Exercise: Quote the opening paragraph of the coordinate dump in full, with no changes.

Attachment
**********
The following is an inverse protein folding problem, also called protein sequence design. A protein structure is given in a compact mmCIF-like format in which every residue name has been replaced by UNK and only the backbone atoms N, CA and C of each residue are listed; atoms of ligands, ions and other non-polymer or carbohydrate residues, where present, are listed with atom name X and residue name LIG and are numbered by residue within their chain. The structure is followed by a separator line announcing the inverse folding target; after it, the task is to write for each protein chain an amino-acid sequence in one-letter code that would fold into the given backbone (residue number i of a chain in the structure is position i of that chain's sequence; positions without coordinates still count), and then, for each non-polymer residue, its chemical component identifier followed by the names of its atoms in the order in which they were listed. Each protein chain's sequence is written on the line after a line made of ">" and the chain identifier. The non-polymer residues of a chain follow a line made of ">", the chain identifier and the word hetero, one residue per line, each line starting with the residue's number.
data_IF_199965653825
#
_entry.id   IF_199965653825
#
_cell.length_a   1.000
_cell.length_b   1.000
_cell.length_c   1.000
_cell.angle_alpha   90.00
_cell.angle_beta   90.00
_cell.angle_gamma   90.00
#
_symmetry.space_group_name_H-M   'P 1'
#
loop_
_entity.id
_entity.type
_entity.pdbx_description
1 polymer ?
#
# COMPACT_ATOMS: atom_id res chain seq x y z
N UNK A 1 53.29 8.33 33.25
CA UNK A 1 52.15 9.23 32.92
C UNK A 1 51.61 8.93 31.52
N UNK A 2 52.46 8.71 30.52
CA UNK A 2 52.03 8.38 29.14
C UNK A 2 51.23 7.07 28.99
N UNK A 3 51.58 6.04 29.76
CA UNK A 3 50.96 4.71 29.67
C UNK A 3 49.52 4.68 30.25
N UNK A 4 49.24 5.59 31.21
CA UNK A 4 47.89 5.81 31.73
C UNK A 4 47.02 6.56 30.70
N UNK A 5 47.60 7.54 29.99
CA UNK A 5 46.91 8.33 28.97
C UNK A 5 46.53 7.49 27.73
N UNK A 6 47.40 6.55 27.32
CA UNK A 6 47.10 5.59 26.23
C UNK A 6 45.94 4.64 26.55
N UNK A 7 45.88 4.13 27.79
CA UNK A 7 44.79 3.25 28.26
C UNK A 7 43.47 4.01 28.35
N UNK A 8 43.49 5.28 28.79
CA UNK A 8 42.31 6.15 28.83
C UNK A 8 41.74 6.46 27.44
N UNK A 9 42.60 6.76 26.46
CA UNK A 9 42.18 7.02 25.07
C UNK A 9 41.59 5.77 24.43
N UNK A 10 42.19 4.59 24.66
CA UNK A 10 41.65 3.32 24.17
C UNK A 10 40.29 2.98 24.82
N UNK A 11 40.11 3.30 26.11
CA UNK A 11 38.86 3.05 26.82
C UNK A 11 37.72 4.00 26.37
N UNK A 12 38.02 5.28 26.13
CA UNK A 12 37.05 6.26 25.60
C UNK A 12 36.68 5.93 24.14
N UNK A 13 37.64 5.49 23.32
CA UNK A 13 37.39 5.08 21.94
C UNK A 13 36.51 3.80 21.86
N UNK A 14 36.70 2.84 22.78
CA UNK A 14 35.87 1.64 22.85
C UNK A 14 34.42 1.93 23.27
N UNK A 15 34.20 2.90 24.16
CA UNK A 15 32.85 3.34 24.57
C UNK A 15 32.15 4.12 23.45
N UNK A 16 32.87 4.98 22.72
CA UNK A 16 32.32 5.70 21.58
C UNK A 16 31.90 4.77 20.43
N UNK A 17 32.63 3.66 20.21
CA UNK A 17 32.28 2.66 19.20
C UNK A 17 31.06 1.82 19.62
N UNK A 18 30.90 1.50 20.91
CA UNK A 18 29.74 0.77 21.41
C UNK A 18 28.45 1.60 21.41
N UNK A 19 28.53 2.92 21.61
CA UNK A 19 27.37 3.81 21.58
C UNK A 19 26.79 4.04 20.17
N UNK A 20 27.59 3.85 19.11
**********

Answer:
The following is an inverse protein folding problem, also called protein sequence design. A protein structure is given in a compact mmCIF-like format in which every residue name has been replaced by UNK and only the backbone atoms N, CA and C of each residue are listed; atoms of ligands, ions and other non-polymer or carbohydrate residues, where present, are listed with atom name X and residue name LIG and are numbered by residue within their chain. The structure is followed by a separator line announcing the inverse folding target; after it, the task is to write for each protein chain an amino-acid sequence in one-letter code that would fold into the given backbone (residue number i of a chain in the structure is position i of that chain's sequence; positions without coordinates still count), and then, for each non-polymer residue, its chemical component identifier followed by the names of its atoms in the order in which they were listed. Each protein chain's sequence is written on the line after a line made of ">" and the chain identifier. The non-polymer residues of a chain follow a line made of ">", the chain identifier and the word hetero, one residue per line, each line starting with the residue's number.